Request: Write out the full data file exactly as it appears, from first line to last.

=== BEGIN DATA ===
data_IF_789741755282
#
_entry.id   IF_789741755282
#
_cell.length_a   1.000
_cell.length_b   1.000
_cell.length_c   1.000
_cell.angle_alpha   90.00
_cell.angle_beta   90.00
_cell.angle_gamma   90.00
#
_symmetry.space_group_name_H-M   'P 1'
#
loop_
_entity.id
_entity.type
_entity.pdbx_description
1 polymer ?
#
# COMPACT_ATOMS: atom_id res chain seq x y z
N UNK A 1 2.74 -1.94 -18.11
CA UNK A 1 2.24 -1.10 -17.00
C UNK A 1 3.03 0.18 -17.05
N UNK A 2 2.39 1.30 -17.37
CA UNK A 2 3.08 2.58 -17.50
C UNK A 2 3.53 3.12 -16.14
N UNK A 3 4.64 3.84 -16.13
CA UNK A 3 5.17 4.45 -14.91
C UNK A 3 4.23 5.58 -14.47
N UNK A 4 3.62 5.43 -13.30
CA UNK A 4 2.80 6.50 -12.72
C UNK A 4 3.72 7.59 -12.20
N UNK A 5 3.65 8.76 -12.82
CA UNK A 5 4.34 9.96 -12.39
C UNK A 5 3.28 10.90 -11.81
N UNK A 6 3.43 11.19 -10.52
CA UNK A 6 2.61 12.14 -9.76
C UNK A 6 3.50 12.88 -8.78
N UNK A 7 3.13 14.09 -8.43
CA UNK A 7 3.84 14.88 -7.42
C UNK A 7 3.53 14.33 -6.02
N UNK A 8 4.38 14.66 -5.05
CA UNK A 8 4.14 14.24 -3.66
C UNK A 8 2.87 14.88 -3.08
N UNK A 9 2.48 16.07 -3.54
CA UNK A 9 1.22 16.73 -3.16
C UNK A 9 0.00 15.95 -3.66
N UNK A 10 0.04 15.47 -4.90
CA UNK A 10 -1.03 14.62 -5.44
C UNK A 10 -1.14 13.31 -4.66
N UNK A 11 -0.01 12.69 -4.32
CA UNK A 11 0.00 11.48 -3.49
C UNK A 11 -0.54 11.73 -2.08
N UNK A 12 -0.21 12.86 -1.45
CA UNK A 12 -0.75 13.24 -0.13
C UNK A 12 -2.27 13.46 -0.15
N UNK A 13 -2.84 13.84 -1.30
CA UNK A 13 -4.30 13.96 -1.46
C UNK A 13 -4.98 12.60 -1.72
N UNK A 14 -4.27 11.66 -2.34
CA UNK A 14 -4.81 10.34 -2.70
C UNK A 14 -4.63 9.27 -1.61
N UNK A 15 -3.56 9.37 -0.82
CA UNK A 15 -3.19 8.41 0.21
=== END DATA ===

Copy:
data_IF_789741755282
#
_entry.id   IF_789741755282
#
_cell.length_a   1.000
_cell.length_b   1.000
_cell.length_c   1.000
_cell.angle_alpha   90.00
_cell.angle_beta   90.00
_cell.angle_gamma   90.00
#
_symmetry.space_group_name_H-M   'P 1'
#
loop_
_entity.id
_entity.type
_entity.pdbx_description
1 polymer ?
#
# COMPACT_ATOMS: atom_id res chain seq x y z
N UNK A 1 2.74 -1.94 -18.11
CA UNK A 1 2.24 -1.10 -17.00
C UNK A 1 3.03 0.18 -17.05
N UNK A 2 2.39 1.30 -17.37
CA UNK A 2 3.08 2.58 -17.50
C UNK A 2 3.53 3.12 -16.14
N UNK A 3 4.64 3.84 -16.13
CA UNK A 3 5.17 4.45 -14.91
C UNK A 3 4.23 5.58 -14.47
N UNK A 4 3.62 5.43 -13.30
CA UNK A 4 2.80 6.50 -12.72
C UNK A 4 3.72 7.59 -12.20
N UNK A 5 3.65 8.76 -12.82
CA UNK A 5 4.34 9.96 -12.39
C UNK A 5 3.28 10.90 -11.81
N UNK A 6 3.43 11.19 -10.52
CA UNK A 6 2.61 12.14 -9.76
C UNK A 6 3.50 12.88 -8.78
N UNK A 7 3.13 14.09 -8.43
CA UNK A 7 3.84 14.88 -7.42
C UNK A 7 3.53 14.33 -6.02
N UNK A 8 4.38 14.66 -5.05
CA UNK A 8 4.14 14.24 -3.66
C UNK A 8 2.87 14.88 -3.08
N UNK A 9 2.48 16.07 -3.54
CA UNK A 9 1.22 16.73 -3.16
C UNK A 9 0.00 15.95 -3.66
N UNK A 10 0.04 15.47 -4.90
CA UNK A 10 -1.03 14.62 -5.44
C UNK A 10 -1.14 13.31 -4.66
N UNK A 11 -0.01 12.69 -4.32
CA UNK A 11 0.00 11.48 -3.49
C UNK A 11 -0.54 11.73 -2.08
N UNK A 12 -0.21 12.86 -1.45
CA UNK A 12 -0.75 13.24 -0.13
C UNK A 12 -2.27 13.46 -0.15
N UNK A 13 -2.84 13.84 -1.30
CA UNK A 13 -4.30 13.96 -1.46
C UNK A 13 -4.98 12.60 -1.72
N UNK A 14 -4.27 11.66 -2.34
CA UNK A 14 -4.81 10.34 -2.70
C UNK A 14 -4.63 9.27 -1.61
N UNK A 15 -3.56 9.37 -0.82
CA UNK A 15 -3.19 8.41 0.21